Pappas adds more online tools to boost property tax transparency

Cook County property owners can now track how much more money they are sending each government agency that gets a cut of their annual property tax bill.

A new online portal at Cook County Treasurer Maria Pappas’ website, aptly called “Where Your Money Goes,” breaks down the growth of a property’s annual tax bill over the past two years.

The launch of the online tool was designed to coincide with the Dec. 1 due date for the latest installment of property taxes.

“We saw 40,000 access the site on the first day and I’ve been told it’s been steady ever since,” Pappas said.

Unlike the paper bills mailed to property owners that only show how much each taxing district is due currently, the new portal compares the latest amount owed to what was paid the previous year.

“Taxpayers upset about how much they owe now have an easier way to find out where their money goes,” Pappas said when the site was unveiled. “People should pay attention to how the amount of money sought by schools and other taxing bodies, combined with changes to property assessments, affects individual bills.”

School districts take the majority of property taxes. They are almost solely reliant on those as a revenue source. But homeowners can owe property taxes to more than a dozen different taxing bodies in Illinois.

Levies set by taxing bodies such as school districts are part of the calculation for a tax bill. In Cook County, the county assessor is responsible for determining the taxable value of a property. A tax rate is determined by the county clerk to hit the allowable or requested levy amount. That rate is applied to all property values, minus any exemptions, to determine how much a property owner owes. A property owner can challenge the assessed value with the Board of Review in Cook County or the state’s Property Tax Appeal Board to try to get a tax bill lowered.

The tax bill for a single-family, split-level home valued at $350,000 in Des Plaines climbed to $7,641 this year, up $1,439 from the previous year -- a 23.2% increase. The two school districts the home sits in are due 65% of the additional tax revenue owed. the remaining 35% is split among nine other taxing bodies, including the Cook County Forest Preserve District, which is getting almost double what the homeowner paid last year because of a voter-approved tax hike.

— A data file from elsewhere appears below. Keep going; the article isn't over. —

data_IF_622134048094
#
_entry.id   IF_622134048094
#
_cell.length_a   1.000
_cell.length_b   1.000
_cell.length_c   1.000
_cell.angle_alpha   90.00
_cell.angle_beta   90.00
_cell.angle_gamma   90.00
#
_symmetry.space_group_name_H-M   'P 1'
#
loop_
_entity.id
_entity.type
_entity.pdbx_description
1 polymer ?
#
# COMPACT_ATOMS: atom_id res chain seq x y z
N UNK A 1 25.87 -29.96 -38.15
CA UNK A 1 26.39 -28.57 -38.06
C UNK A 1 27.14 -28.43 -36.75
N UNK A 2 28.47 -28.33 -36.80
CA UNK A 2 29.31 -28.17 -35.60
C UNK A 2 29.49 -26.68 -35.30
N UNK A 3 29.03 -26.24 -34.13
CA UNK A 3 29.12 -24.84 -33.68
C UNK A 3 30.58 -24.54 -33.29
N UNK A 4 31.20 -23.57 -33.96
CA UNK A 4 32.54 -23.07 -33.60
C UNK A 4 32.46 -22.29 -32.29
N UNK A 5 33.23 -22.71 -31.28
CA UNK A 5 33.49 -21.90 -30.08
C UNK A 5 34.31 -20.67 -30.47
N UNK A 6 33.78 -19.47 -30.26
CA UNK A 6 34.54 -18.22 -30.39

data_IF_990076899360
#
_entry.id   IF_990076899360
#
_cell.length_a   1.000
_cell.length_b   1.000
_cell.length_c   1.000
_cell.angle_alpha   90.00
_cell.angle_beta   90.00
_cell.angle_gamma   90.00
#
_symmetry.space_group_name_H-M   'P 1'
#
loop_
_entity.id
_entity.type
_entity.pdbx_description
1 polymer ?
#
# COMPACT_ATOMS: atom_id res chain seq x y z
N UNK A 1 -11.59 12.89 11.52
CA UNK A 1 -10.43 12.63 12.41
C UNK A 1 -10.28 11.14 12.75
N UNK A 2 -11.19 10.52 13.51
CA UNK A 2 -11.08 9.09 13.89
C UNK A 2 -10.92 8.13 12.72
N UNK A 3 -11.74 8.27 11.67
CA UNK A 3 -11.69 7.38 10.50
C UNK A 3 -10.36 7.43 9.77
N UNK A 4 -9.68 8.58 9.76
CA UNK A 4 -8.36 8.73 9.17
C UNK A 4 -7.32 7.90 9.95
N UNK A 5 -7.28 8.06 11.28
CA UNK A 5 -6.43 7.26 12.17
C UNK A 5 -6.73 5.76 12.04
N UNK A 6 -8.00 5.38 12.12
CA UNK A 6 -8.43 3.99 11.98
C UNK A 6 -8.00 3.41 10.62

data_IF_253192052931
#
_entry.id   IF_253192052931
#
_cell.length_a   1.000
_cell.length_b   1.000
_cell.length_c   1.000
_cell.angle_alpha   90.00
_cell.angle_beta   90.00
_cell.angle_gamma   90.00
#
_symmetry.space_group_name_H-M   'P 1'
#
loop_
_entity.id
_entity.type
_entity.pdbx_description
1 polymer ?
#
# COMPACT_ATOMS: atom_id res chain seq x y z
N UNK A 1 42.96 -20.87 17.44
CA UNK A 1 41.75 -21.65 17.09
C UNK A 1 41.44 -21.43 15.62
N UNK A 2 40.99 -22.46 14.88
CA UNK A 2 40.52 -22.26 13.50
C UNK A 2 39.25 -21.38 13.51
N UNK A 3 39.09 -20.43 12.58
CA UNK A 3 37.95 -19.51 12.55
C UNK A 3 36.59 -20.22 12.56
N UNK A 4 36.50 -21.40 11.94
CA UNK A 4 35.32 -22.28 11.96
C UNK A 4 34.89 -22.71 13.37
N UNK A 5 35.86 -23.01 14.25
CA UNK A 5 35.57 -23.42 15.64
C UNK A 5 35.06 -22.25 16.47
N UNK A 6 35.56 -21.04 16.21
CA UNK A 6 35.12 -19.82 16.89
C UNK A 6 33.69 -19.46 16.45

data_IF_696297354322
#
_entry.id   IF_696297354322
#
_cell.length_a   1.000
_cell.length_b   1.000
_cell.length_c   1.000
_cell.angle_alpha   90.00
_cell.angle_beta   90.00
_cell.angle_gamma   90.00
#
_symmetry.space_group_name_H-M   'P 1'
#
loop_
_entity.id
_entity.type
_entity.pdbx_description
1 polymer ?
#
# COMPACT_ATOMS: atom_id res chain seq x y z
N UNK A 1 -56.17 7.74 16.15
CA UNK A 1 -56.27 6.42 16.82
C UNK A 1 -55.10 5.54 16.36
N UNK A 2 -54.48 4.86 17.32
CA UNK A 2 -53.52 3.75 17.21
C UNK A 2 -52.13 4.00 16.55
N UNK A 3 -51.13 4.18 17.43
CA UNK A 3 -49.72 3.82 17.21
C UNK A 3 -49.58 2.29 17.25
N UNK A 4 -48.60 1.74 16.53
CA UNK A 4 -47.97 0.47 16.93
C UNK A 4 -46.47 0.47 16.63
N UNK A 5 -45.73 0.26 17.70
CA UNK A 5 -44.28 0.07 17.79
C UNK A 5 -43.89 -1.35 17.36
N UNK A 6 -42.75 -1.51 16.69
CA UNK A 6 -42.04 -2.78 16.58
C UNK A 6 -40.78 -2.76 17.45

Property owners can search the site using a property identification number, or PIN, that is listed on each tax bill.

The new portal is the latest addition Pappas has made to her website to increase property tax transparency in recent years.

“It’s extraordinarily helpful, especially this year when we were hit with this perfect storm of reassessments,” said Ken Jochum, Wheeling Township Assessor. “When tax bills came in and people would show up upset about it, we can now show them exactly where their bills went up.”

Reassessments are done in Cook County every three years, and last year it was the North and Northwest suburbs’ turn. The area saw the largest spike in residential property taxes in 30 years.

The median hike for homeowners in that part of the county was 15.7%, according to data complied by Pappas’ office in October.

The spike was due in large part to a significant shift in the value of residential property versus commercial property. In the reassessed part of Northern Cook County, homeowners are paying $387 million more than they did last year, while commercial property owners are paying a combined $56 million less.

When a property’s value declines, taxing bodies don’t lose out on the money, the burden just shifts to the other property owners within the boundaries of that taxing district to cover the loss. In this case, it was residential property owners who took the hit.

Pappas has beefed up her research and analytics division in recent years, issuing multiple reports on local government debt and tax increment financing districts, while also adding other online tools to help property owners track down missing refunds or file exemptions they are eligible to receive.

“If people keep asking you the same question, you gotta answer it,” she said. “We now have the tools to answer a lot of those questions.”

Resources like what Pappas’ office offers don’t exist in other suburban counties. And Pappas said she’s not done with the technological upgrades.

“I’m going to be the most state-of-the-art artificial intelligence government unit in the world, that’s my goal,” she said.

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